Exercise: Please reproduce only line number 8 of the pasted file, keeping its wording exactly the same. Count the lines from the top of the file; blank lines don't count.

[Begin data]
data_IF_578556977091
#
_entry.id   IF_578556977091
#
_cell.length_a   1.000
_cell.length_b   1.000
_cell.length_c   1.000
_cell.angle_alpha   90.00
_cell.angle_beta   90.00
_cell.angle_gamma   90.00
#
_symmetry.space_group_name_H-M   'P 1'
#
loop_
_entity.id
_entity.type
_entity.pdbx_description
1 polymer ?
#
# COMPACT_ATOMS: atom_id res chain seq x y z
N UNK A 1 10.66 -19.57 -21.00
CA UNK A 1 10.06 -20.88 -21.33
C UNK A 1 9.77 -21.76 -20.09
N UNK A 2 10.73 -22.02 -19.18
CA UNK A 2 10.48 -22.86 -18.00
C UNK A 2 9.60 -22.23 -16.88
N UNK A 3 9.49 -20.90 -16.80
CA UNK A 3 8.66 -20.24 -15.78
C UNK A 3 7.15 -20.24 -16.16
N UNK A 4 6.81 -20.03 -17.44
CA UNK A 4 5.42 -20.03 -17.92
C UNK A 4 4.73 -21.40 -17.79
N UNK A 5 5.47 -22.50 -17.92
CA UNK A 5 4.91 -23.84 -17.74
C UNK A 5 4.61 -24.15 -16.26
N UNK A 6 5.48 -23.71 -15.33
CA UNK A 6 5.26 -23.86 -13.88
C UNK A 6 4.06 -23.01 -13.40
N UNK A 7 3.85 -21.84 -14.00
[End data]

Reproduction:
_cell.angle_alpha   90.00